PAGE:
Fruit Pod Brazil Nut Family


The Brazil Nut family (Lecythidaceae) is a fairly sizeable family and of great importance in some tropical regions. Described here are the varieties I have found sufficient detail on, but there are surely a number of similar varieties producing edible fruit and seeds.   Illustration of Paradise Nut Pod and Seed by William Rhind, copyright expired.


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Brazil Nut   -   [Bertholletia excelsa] Cut Fruit

The Brazil nut tree, found in Brazil, Bolivia and Peru, is very large, growing to 160 feet tall and over 6-1/2 feet in diameter. The fruit may be from 4 to nearly 6 inches in diameter, and is very heavy, often weighing over 4 pounds. For this reason it is unwise to stand under a Brazil nut tree when the wind is blowing - getting hit by a 4 pound fruit falling more than 100 feet is not a pleasant experience, and may, in fact, be your last experience.

The Brazil nut has been much ballyhooed as a solution to rain forest clearing - people can just gather the very profitable fruits from the forest floor. Unfortunately this isn't working as a sustainable harvest. Too many fruits are being gathered in many areas, and there aren't enough young trees sprouting to sustain the forest.

The Brazil nut tree fruits only in undisturbed forest, because it depends on certain smelly wild orchids growing nearby to attract a particular variety of large bumble bee, the only insect strong enough to pry open the flowers and pollinate them. A single hard shelled fruit may contain from 8 to 24 hard shelled "nuts" arranged like orange wedges. The fruit matures in about 14 months after pollination. In nature large squirrel-like rodents gnaw the pods open, eat some seeds and bury others for future use - and just like our squirrels, they forget where they hid them. Some of these sprout, but the sprouts may have to wait many years for a large tree to fall so they have enough sunlight to grow big.

Brazil nut seeds are very nutritious, 18% protein, 13% carbohydrates and 69% fats, with a large selection of vitamins and minerals. There are also some downsides. Brazil nut seeds contain unusually high levels of the anti-nutrient phytic acid, which suppresses uptake of some minerals, particularly iron. Like other fruits in this family, it tends to concentrate heavy metals, particularly selenium, and in this case radium, in very small amounts, but about 1000 times more than in most foods. The amount of selenium can be a health hazard if you overindulge, resulting in hair loss and other symptoms. Europe has banned import of Brazil nuts in the shell, as many shells have been found to be contaminated with aflatoxins - so don't eat the shells. These seeds are also a cause of allergic reactions in people with nut allergies, even though they are technically not nuts.   Photo by Lior Golgher distributed under license Creative Commons Attribution-ShareAlike 3.0 Unported.

Anchovy Pear   -   [Grias cauliflora]
Drawing of Fruit

Native to Jamaica and other islands of the Caribbean, this tree, often branchless, can grow to 50 feet tall, crowned with paddle shaped leaves up to 3 feet long. Flowers, 2 inches across, sprout directly from the trunk, as do the resulting fruit. The fruit, 2 to 3 inches long, looks much like a brown kiwi fruit, but more pear shaped, and has a single hard seed in the center. It is normally picked unripe, when it is quite sour from it's vitamin C content, and is most often sliced and pickled to be used as appetizers. The taste is similar to mango, which is similarly pickled when unripe. This may have been developed by East Indians who were brought in to work the plantations after all the native Indians had been worked to death.   Drawing 1830 copyright expired.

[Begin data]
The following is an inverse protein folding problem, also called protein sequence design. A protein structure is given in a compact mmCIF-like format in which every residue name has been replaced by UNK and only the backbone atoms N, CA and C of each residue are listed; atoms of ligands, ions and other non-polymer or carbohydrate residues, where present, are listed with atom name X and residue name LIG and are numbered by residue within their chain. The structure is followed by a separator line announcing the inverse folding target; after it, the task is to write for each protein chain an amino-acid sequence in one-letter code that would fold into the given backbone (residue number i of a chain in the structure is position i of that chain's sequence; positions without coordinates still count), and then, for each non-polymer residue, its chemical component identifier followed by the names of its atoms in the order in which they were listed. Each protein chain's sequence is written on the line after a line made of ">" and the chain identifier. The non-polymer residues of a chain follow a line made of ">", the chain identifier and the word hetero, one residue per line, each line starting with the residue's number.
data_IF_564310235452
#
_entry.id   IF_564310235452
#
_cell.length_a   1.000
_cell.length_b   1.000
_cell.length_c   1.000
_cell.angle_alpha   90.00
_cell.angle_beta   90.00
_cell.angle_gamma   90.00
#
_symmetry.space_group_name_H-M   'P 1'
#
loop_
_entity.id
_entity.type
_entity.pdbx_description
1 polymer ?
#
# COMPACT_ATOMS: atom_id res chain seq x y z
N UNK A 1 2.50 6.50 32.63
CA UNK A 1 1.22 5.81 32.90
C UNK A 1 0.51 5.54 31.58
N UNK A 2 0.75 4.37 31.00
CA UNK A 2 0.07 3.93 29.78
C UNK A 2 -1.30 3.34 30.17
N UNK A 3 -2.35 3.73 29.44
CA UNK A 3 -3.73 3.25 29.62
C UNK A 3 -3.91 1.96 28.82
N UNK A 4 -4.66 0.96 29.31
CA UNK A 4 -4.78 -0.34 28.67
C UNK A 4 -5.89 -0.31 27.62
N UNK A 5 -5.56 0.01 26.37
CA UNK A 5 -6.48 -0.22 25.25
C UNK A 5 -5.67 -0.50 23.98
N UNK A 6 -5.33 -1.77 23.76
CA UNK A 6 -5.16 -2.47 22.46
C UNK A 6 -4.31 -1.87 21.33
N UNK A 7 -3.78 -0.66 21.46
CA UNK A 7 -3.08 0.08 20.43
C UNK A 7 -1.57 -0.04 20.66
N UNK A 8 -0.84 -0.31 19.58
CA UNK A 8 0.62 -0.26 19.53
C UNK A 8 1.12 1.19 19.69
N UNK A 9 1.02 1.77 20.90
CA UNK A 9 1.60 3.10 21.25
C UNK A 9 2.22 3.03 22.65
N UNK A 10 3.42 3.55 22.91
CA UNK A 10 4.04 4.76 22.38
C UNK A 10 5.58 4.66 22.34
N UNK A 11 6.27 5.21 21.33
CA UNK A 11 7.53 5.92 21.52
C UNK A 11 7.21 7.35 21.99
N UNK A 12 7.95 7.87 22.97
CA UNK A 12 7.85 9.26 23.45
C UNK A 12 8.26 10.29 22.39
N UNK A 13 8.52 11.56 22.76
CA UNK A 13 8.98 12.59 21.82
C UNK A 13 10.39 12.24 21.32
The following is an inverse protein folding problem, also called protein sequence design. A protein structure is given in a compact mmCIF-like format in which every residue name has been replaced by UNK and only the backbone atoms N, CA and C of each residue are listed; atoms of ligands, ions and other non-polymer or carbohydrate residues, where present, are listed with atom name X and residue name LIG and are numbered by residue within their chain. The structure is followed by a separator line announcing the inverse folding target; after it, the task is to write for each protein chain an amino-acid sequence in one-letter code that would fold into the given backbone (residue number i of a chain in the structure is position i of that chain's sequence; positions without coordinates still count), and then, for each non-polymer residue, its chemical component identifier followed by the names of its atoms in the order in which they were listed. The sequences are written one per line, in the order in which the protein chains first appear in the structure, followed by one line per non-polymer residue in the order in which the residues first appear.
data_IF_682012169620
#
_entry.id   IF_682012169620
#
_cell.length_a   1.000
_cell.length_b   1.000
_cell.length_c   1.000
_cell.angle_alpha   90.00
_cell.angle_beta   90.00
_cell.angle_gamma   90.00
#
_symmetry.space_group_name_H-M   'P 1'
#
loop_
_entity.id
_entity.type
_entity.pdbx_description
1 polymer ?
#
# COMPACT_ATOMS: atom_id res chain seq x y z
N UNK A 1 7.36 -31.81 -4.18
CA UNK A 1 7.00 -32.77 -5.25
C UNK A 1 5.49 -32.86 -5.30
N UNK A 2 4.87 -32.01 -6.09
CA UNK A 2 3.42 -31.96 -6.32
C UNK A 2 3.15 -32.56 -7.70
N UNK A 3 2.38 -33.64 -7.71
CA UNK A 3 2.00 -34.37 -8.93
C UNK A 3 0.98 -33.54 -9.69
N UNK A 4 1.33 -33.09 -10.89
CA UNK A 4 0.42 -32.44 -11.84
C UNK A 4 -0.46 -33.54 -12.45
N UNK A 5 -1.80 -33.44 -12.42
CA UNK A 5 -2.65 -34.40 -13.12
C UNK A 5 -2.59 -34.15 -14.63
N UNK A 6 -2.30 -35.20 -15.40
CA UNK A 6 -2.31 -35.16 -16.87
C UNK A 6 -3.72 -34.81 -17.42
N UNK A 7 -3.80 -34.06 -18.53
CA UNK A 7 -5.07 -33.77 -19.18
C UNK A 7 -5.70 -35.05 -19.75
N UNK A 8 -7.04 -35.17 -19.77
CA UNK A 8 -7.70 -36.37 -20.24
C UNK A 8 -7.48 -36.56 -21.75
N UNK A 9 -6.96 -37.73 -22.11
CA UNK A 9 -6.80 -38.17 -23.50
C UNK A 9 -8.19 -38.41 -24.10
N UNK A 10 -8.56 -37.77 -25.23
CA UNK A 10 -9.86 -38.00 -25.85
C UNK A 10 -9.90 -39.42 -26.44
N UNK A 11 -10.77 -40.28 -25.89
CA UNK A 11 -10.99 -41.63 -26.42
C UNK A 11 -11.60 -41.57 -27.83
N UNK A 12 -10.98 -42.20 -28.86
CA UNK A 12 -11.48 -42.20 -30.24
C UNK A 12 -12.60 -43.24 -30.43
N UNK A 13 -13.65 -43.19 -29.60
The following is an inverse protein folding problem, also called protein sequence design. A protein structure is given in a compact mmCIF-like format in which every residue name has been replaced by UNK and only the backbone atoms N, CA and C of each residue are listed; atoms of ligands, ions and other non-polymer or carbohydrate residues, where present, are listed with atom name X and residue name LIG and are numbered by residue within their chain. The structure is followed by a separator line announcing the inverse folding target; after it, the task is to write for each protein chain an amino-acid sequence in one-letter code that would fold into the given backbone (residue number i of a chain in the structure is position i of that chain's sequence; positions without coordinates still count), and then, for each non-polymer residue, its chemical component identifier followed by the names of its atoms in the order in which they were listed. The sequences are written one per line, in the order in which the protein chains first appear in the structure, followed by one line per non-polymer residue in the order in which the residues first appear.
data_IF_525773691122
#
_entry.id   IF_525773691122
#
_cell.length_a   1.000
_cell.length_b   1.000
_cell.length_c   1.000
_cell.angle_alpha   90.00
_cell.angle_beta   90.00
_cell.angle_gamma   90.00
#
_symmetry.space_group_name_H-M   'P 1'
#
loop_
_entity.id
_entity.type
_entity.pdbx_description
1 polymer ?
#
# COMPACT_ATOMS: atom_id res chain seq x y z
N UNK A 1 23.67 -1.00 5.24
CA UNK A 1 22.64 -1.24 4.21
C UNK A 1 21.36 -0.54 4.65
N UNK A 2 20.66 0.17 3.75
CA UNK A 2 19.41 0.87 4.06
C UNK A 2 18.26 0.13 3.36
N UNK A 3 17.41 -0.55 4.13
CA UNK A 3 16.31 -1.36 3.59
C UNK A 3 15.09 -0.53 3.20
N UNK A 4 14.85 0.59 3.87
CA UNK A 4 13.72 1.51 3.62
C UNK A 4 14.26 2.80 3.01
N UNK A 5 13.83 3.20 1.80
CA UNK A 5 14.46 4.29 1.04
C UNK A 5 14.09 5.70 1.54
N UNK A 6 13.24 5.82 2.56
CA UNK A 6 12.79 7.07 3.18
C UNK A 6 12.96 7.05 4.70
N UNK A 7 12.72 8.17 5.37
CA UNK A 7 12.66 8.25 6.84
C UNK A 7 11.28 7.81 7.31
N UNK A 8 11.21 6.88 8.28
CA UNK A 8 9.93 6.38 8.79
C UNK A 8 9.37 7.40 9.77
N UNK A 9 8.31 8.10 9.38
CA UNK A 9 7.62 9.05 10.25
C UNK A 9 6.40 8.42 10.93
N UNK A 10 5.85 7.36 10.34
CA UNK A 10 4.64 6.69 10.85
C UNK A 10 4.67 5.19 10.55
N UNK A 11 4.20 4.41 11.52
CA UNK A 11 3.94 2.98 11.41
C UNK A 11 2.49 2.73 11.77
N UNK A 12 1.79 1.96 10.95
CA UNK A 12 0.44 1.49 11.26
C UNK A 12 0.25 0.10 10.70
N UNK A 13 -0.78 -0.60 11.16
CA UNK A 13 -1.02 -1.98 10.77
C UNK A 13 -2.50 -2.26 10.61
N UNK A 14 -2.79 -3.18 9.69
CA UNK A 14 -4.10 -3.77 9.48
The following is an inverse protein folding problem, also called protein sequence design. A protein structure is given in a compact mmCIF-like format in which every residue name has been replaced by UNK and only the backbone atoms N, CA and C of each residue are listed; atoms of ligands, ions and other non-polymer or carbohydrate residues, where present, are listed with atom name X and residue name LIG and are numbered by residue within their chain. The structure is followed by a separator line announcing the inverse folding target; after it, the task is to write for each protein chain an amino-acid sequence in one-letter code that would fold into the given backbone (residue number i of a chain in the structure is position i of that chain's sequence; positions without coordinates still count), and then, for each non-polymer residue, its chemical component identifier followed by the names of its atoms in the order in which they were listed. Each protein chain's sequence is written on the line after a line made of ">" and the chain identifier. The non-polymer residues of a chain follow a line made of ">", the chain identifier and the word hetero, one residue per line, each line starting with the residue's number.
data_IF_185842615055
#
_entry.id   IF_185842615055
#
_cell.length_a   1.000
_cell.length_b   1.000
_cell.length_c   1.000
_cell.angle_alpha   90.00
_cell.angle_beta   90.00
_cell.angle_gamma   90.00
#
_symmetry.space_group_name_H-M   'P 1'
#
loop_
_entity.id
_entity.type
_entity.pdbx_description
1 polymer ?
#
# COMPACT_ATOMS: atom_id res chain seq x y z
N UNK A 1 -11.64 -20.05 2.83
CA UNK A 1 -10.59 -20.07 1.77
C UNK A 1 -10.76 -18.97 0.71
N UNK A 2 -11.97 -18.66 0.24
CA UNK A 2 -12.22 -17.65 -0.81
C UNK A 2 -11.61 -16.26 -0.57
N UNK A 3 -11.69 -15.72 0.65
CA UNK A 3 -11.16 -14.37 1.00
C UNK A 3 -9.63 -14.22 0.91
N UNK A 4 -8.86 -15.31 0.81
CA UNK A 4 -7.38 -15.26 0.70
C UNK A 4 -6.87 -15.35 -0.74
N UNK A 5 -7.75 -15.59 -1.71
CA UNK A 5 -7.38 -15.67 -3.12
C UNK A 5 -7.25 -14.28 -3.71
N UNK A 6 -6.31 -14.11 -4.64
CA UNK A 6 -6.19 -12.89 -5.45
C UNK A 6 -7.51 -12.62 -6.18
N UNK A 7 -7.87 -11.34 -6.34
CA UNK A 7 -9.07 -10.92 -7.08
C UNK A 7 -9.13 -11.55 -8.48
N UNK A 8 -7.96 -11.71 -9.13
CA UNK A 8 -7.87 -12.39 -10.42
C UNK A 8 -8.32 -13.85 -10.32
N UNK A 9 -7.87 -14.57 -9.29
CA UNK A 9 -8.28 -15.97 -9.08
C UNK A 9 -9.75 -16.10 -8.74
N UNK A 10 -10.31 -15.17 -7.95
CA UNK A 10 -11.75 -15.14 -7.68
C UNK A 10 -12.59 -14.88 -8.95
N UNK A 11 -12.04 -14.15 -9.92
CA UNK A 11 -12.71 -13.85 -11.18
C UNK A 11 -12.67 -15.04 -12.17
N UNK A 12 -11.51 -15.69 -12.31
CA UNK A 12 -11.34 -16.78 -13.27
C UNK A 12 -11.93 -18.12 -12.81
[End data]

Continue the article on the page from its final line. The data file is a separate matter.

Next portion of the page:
Paradise Nut   -   [Sapucaia; Lecythis zabucajo]
Fruit Pod

This large tree is native to Brazil, the Guianas, Suriname, Venezuela, Ecuador and Honduras in tropical South America, and has been successfully introduced to Trinidad. It's fruit pods are slightly flattened spheres and may measure up to nearly 7 inches across. The woody shell is up to 0.7 inches thick, and when the fruit is ripe, about a year after flowering, the lid blows off (see illustration at top of page), allowing access to the interior. Both the fruit arils (cream colored pulp) and the seeds are edible. The seeds are reddish brown, roughly elliptical and up to 1-1/2 inches long. They may be eaten raw or cooked, but in moderation. They tend to absorb heavy metals, particularly selenium, in amounts that could be harmful to health.   Photo by Nando cunha distributed under license Creative Commons Attribution-ShareAlike 3.0 Unported.

Cream Nut   -   [Monkey Pot; Sapucaia, Castanha-de-sapucaia (Brazil); Lecythis pisonis]
Fruit Pod

This tree is native to Brazil, the Guianas and Suriname in tropical Eastern South America. It's fruit pods are roughly spherical or ovoid, and may measure 3-1/2 inches to 11-1/2 across. The woody shell is up to 1-1/2 inches thick, and when the fruit is ripe, about a year after flowering, the lid blows off, allowing access to the interior. Both the fruit arils (cream colored pulp) and the seeds are edible. The seeds are reddish brown, roughly elliptical and up to 2 inches long. They may be eaten raw or cooked, but in moderation. They tend to absorb heavy metals, particularly selenium, in amounts that could be harmful to health.   Photo by Nando cunha distributed under license Creative Commons Attribution-ShareAlike 3.0 Unported.

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